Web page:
For each episode, Rogers points to the “massive” editing teams at Netflix, Box to Box and Formula 1, most of which are approaching the final episodes of the season. “Once you see the episodes on Netflix, if you go to the secrets, you can usually find out which episodes were later in the schedule,” he said. “The list of editors is getting longer and longer, and they are supported by a team of editor-producers who are like story producers, team researchers, loggers, story producers, a very large team of assistant editors and post-production workers as well. .”
The editorial team must react quickly to the twists and turns of the unfolding F1 season, while the producers must make strategic guesses about where to allocate time, resources and focus. The driver contract carousel known as the ‘crazy season’ towers over the fifth and sixth installments of this season, which is fitting given the sparks sparked by Fernando Alonso and Oscar Piastri jumping ship from Alpine to Aston Martin and McLaren respectively.
Courtesy of Netflix
Of course, nobody in the world of Formula 1 thought that the 2022 season would happen, but the docuseries team developed strategies to clarify the areas of focus and log the right level of coverage. While Rogers said the show’s trick is to create the perception that cameras are everywhere, “Drive to Survive” during the COVID-19 pandemic concluded that embedding shooters in teams, sometimes just a with a team in a competition, it produced a better result. results than trying everywhere at once.
“One of the principles we had to embrace (for COVID) was to integrate into teams and become part of the healthcare bubble,” Rogers said. “And we found that by reducing the footprint, but giving the crews more intimate access, we got a better level of content, and that’s a principle we’re still trying to use going forward.”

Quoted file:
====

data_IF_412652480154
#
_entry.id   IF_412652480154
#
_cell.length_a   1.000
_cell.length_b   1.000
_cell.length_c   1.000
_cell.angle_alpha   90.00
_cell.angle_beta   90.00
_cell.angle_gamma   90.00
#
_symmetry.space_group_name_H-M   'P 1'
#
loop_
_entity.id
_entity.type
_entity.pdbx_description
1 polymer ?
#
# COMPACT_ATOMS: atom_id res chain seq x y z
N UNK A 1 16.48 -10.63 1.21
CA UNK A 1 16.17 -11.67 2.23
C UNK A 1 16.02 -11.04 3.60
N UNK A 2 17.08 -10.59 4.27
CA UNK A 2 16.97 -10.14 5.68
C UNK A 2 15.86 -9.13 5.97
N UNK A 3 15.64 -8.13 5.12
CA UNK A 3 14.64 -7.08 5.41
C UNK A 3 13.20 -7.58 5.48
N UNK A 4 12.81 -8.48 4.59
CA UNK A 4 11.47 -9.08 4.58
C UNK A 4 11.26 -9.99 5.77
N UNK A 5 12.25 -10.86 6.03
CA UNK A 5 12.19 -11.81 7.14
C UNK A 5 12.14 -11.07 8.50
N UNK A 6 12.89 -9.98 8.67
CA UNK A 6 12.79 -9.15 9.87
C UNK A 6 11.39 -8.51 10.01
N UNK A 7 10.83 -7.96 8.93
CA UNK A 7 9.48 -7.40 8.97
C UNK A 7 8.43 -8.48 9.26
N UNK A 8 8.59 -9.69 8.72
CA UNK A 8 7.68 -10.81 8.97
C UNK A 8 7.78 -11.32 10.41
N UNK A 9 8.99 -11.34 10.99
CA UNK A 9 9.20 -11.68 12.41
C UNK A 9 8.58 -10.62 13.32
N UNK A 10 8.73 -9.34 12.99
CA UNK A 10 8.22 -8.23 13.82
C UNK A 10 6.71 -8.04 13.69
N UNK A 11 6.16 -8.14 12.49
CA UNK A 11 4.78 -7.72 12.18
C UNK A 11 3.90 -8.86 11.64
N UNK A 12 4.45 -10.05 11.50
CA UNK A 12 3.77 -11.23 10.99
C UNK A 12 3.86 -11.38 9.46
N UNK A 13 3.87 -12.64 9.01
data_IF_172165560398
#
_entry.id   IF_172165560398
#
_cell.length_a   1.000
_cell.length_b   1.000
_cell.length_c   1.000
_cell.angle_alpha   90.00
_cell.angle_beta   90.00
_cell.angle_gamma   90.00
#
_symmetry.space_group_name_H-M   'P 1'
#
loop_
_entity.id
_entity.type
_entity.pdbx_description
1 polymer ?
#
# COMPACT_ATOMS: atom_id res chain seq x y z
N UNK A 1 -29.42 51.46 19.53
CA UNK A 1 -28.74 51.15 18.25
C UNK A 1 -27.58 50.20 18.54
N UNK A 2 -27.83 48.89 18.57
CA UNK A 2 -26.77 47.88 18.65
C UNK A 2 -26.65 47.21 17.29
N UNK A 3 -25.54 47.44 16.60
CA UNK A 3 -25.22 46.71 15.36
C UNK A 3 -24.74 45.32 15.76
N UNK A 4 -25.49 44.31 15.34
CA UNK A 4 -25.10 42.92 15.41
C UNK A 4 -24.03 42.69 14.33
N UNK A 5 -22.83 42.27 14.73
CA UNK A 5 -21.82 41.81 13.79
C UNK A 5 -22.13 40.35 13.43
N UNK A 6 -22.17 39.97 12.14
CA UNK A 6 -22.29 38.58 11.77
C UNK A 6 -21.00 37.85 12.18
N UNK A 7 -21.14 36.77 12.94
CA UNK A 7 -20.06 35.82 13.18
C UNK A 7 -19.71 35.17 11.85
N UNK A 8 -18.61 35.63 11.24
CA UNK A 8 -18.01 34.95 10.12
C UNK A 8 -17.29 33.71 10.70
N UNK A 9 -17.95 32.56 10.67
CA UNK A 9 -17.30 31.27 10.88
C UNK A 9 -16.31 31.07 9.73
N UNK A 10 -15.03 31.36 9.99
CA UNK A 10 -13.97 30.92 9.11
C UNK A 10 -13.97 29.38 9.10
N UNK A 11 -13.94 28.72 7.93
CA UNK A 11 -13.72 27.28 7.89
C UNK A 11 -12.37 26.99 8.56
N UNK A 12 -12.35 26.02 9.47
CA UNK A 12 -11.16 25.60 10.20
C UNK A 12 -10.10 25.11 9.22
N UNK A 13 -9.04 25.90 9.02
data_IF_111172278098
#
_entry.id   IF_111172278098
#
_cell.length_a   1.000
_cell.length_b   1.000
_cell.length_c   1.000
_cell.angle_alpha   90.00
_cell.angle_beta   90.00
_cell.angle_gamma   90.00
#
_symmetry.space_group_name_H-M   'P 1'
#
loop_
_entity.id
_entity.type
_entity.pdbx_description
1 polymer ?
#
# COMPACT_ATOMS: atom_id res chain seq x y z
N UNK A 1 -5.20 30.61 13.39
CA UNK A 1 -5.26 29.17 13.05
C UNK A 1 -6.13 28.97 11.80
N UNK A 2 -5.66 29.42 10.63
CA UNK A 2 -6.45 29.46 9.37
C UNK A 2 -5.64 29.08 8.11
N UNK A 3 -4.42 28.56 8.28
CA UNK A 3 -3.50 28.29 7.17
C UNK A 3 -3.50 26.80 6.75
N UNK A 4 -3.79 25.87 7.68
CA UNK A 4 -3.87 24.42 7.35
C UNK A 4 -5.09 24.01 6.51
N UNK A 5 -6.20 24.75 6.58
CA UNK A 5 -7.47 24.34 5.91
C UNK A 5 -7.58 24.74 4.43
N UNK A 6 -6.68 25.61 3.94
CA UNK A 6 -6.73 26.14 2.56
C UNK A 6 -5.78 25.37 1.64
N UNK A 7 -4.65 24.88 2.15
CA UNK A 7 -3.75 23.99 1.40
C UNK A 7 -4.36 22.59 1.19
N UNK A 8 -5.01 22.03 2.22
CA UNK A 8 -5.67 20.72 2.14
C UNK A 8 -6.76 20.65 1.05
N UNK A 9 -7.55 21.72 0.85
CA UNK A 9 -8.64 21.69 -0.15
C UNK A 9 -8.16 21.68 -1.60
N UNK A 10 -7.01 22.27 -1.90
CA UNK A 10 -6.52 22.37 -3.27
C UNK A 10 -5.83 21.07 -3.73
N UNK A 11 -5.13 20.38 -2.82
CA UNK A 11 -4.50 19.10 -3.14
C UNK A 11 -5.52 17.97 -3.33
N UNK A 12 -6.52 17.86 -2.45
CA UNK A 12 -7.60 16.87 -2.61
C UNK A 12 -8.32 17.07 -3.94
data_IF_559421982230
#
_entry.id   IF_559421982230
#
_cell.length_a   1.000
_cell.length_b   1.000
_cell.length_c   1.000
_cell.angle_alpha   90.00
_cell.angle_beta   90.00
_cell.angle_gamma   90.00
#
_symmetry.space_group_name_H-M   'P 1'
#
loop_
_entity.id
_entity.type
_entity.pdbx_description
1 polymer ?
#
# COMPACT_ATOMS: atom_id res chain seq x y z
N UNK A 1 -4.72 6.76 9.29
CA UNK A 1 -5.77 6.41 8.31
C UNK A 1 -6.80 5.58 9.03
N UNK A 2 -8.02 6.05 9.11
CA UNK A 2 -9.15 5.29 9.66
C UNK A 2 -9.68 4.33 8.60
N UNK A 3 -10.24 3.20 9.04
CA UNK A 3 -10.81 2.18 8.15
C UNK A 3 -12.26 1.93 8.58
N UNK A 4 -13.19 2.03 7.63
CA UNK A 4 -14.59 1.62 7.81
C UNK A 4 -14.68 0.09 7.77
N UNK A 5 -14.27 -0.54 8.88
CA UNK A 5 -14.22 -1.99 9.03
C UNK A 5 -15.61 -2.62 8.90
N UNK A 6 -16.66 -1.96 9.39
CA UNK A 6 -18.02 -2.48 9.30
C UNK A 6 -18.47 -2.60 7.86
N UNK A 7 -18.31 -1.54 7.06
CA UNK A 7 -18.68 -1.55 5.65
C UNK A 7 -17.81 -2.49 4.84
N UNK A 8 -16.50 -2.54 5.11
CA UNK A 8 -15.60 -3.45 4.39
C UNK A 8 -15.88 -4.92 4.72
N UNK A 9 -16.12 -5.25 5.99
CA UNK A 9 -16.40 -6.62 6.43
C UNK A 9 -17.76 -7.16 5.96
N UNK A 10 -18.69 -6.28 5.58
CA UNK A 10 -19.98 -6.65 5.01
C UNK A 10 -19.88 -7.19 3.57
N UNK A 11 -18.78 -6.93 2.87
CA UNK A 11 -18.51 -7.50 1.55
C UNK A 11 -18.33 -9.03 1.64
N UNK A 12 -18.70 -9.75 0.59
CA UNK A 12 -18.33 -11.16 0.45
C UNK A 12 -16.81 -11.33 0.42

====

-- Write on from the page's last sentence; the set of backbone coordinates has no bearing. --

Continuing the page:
With the number of teams and drivers relatively controlled, “Drive to Survive” treats drivers, race engineers, strategists and mechanics with the same care and emotion as a long-running series. Daniel Riccardo is probably feeling good about being paid $18 million right now no They drove to McLaren in 2023, but the Australian’s absence from the grid ultimately spelled the end of “Drive to Survive” season 5, including a montage of Riccardo from the Netflix show’s entire run.
Courtesy of Netflix
“It’s Danny’s voice that we hear in the first episode (season 1) talking about what it means to drive a car. We spent time with his mom and dad during a race, and I think the beauty of a show like ‘Drive to Survive’ is that we’ve been on that journey with Daniel,” Rogers said. “He was a huge part of the success and the journey of the show. And it definitely leaves a big hole. It felt right to mark that exit, and it was actually quite a cathartic process for us too, because you forget some of the great moments in those five years.”
With Rogers and his team already looking ahead, do they have an idea of where Season 6 might take viewers? After all, they knew at the start of Season 5 that Miami would be one of the races that warranted a bigger footprint.
“Everybody’s talking about Vegas,” Rogers teased.